Chapter 5: Language Indicators of Deception
A skilled investigator is able to analyze language indicators, looking for symptoms of deception. Some indicators are:
- Use of terms that suggest uncertainty – expressions such as usually, kind of, sort of, are comfortable because they allow a subject to conceal rather than falsify.
- Fewer factual statements – the less detail a liar provides, the less he or she needs to remember when the investigator questions them about what they have said. Too much details leads to conflicting statements and mistakes.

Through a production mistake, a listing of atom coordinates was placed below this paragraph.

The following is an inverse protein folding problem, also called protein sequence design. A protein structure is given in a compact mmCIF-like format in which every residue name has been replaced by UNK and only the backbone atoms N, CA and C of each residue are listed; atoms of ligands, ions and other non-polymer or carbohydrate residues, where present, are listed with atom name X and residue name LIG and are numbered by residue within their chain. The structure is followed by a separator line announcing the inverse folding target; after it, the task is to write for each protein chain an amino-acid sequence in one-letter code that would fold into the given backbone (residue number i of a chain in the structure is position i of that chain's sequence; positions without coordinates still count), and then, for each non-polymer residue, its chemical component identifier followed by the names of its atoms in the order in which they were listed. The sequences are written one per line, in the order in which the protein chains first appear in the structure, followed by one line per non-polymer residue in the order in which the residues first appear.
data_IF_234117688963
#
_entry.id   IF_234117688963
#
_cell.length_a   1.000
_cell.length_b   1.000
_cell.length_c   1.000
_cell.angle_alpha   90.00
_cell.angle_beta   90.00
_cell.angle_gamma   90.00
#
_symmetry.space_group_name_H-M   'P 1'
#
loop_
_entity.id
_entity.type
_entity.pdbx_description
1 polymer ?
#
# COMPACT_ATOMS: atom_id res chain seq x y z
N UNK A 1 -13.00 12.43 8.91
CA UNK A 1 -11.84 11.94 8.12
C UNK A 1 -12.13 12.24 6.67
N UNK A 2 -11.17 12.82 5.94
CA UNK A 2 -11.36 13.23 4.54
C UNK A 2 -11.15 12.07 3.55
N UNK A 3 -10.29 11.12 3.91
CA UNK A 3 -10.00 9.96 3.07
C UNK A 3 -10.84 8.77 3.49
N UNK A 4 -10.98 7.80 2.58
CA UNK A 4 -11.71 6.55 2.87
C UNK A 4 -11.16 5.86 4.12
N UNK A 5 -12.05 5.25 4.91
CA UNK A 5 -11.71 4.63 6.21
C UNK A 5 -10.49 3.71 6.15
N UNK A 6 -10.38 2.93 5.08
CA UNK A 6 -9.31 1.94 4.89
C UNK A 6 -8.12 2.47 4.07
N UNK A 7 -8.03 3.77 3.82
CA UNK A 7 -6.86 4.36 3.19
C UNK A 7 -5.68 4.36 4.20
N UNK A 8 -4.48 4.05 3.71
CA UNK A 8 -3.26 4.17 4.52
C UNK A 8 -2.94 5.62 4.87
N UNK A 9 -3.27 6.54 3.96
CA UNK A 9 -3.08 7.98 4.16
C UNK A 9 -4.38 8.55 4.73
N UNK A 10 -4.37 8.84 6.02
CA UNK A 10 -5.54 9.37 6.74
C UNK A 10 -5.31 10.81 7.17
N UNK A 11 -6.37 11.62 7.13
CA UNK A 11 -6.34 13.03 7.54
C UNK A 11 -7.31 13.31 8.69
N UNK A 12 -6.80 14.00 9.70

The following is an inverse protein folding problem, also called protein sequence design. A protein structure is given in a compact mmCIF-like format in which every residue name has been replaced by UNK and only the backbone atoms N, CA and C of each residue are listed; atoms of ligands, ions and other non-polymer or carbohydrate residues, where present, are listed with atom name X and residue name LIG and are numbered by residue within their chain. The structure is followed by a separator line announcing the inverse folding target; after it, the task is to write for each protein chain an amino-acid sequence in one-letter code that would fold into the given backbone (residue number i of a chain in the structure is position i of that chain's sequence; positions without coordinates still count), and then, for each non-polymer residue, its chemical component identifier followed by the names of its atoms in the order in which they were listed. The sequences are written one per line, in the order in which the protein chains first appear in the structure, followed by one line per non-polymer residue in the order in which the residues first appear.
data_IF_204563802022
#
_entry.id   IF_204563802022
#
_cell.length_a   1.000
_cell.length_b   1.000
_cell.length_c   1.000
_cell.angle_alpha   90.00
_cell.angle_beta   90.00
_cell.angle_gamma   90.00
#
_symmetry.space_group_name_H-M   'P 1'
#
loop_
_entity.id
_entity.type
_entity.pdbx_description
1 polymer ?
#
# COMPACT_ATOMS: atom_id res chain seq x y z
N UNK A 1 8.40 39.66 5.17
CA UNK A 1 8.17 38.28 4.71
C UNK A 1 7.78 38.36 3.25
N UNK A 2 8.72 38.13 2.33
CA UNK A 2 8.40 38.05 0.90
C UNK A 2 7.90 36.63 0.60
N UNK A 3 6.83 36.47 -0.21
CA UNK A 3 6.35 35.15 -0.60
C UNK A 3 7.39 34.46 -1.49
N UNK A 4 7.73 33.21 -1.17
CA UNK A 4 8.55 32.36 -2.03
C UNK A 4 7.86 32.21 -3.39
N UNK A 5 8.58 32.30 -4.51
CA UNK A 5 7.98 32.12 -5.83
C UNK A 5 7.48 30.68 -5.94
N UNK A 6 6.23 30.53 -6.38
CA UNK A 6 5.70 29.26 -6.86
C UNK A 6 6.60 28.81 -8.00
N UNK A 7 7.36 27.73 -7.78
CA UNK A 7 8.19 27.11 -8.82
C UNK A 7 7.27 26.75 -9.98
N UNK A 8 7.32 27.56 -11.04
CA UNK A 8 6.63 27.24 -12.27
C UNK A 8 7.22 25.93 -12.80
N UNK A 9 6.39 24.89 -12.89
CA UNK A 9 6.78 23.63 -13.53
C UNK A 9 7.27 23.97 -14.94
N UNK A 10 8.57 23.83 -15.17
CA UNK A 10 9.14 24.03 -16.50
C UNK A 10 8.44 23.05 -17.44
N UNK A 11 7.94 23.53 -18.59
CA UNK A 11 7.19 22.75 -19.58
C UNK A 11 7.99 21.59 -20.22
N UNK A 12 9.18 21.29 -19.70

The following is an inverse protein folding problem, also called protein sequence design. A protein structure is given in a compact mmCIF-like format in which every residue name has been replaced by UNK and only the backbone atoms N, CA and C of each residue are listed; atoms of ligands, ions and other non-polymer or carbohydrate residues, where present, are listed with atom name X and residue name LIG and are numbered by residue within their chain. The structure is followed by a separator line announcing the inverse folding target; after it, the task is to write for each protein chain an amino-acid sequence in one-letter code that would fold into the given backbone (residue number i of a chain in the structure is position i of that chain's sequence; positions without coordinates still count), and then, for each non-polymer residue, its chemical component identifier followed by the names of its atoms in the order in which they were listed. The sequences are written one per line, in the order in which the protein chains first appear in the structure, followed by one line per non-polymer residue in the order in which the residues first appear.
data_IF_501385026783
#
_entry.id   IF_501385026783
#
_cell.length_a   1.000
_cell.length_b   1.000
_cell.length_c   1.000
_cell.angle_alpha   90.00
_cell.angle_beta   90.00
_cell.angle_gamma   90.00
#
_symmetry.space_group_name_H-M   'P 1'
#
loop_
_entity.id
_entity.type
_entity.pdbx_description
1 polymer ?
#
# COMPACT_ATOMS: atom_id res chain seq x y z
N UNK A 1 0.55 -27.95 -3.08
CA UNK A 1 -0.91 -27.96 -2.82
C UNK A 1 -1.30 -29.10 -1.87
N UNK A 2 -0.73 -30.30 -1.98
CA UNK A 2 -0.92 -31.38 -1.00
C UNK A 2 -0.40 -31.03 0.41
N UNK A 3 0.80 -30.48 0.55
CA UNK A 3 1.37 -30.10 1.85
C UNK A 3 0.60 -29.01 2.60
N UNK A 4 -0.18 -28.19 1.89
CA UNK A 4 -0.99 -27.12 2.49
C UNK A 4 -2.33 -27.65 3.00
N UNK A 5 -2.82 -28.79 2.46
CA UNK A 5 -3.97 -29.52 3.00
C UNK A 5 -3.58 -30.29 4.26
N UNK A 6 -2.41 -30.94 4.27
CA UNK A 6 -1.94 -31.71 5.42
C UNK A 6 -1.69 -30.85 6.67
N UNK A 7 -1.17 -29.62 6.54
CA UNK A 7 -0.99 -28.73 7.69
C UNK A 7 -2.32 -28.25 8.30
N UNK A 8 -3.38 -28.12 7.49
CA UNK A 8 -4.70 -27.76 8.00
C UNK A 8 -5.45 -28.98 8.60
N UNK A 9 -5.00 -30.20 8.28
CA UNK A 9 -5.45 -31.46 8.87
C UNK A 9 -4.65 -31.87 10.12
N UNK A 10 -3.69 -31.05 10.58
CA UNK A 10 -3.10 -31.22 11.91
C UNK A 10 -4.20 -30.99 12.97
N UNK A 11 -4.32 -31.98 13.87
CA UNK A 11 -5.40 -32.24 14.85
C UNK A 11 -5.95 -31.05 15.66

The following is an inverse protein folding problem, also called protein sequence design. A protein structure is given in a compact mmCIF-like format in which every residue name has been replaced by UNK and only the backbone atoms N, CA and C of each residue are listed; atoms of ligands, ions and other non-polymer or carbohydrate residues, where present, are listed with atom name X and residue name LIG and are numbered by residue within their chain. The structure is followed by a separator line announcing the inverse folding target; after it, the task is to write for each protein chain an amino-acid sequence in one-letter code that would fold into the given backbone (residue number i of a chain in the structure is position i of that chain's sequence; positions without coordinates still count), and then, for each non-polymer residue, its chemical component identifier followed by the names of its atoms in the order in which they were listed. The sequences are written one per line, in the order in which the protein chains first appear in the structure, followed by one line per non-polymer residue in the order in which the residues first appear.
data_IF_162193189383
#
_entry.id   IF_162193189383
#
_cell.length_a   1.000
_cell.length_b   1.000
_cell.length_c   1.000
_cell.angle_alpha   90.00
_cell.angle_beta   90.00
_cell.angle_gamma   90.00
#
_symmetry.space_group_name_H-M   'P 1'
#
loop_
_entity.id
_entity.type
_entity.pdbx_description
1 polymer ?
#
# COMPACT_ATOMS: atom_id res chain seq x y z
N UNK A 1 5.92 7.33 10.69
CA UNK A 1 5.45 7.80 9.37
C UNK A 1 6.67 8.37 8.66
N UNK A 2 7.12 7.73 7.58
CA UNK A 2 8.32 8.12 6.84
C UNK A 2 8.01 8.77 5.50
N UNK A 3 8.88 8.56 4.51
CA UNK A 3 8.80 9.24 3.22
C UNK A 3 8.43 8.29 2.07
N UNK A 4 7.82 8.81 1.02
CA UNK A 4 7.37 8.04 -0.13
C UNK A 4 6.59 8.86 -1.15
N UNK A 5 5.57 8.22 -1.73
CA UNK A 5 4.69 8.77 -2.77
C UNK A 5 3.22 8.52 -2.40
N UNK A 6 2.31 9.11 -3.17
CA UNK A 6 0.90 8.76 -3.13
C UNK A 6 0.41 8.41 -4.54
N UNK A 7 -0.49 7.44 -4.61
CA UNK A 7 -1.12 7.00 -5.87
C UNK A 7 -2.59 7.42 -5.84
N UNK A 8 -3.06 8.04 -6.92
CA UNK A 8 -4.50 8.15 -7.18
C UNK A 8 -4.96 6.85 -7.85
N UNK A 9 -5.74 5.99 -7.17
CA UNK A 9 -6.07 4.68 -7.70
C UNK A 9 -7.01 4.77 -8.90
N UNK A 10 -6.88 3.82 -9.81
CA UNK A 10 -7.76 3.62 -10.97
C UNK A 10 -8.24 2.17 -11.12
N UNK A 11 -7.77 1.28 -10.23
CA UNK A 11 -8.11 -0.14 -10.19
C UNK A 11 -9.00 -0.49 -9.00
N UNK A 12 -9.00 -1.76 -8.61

- Passive language – interviewee switches from the active to the passive voice. Instead of “I then lock the door” he or she says “The door is then locked”.
- Use of the second person – interviewee uses second-person pronouns and refers to himself or herself in the second person.
- Shorter message duration – subjects say only what they think they have to say to convince the investigator they are telling the truth, without providing any extra information.
- Response latency – a change in the amount of time it takes someone to respond to a question, responding to some right away and taking longer to answer others.